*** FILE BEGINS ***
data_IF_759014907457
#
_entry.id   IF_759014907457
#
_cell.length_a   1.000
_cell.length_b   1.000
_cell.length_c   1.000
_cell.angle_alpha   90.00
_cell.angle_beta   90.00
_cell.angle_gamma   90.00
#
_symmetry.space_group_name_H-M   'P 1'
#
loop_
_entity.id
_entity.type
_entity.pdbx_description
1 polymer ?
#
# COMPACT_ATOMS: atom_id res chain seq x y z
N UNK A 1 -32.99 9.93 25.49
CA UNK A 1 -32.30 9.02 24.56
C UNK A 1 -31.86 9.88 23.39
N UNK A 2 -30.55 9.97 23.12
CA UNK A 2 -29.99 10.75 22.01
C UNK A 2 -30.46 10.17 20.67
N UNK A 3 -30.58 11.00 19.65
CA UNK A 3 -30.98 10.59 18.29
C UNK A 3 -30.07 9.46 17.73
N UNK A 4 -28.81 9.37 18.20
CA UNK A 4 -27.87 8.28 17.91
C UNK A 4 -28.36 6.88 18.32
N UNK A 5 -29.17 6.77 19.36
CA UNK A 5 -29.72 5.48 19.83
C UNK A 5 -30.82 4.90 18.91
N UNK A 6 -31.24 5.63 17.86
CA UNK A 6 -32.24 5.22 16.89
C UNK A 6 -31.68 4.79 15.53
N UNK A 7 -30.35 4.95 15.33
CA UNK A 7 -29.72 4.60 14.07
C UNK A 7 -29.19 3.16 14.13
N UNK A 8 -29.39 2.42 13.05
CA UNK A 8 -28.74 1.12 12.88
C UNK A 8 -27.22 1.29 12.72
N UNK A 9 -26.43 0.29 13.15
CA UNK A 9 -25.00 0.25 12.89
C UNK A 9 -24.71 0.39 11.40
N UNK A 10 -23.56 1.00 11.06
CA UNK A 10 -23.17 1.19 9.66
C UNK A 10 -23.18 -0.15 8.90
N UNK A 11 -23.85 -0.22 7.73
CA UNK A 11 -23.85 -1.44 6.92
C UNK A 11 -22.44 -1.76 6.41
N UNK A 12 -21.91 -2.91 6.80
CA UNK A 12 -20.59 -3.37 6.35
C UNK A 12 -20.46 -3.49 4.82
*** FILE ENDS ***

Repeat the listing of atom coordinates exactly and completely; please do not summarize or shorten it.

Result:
data_IF_759014907457
#
_entry.id   IF_759014907457
#
_cell.length_a   1.000
_cell.length_b   1.000
_cell.length_c   1.000
_cell.angle_alpha   90.00
_cell.angle_beta   90.00
_cell.angle_gamma   90.00
#
_symmetry.space_group_name_H-M   'P 1'
#
loop_
_entity.id
_entity.type
_entity.pdbx_description
1 polymer ?
#
# COMPACT_ATOMS: atom_id res chain seq x y z
N UNK A 1 -32.99 9.93 25.49
CA UNK A 1 -32.30 9.02 24.56
C UNK A 1 -31.86 9.88 23.39
N UNK A 2 -30.55 9.97 23.12
CA UNK A 2 -29.99 10.75 22.01
C UNK A 2 -30.46 10.17 20.67
N UNK A 3 -30.58 11.00 19.65
CA UNK A 3 -30.98 10.59 18.29
C UNK A 3 -30.07 9.46 17.73
N UNK A 4 -28.81 9.37 18.20
CA UNK A 4 -27.87 8.28 17.91
C UNK A 4 -28.36 6.88 18.32
N UNK A 5 -29.17 6.77 19.36
CA UNK A 5 -29.72 5.48 19.83
C UNK A 5 -30.82 4.90 18.91
N UNK A 6 -31.24 5.63 17.86
CA UNK A 6 -32.24 5.22 16.89
C UNK A 6 -31.68 4.79 15.53
N UNK A 7 -30.35 4.95 15.33
CA UNK A 7 -29.72 4.60 14.07
C UNK A 7 -29.19 3.16 14.13
N UNK A 8 -29.39 2.42 13.05
CA UNK A 8 -28.74 1.12 12.88
C UNK A 8 -27.22 1.29 12.72
N UNK A 9 -26.43 0.29 13.15
CA UNK A 9 -25.00 0.25 12.89
C UNK A 9 -24.71 0.39 11.40
N UNK A 10 -23.56 1.00 11.06
CA UNK A 10 -23.17 1.19 9.66
C UNK A 10 -23.18 -0.15 8.90
N UNK A 11 -23.85 -0.22 7.73
CA UNK A 11 -23.85 -1.44 6.92
C UNK A 11 -22.44 -1.76 6.41
N UNK A 12 -21.91 -2.91 6.80
CA UNK A 12 -20.59 -3.37 6.35
C UNK A 12 -20.46 -3.49 4.82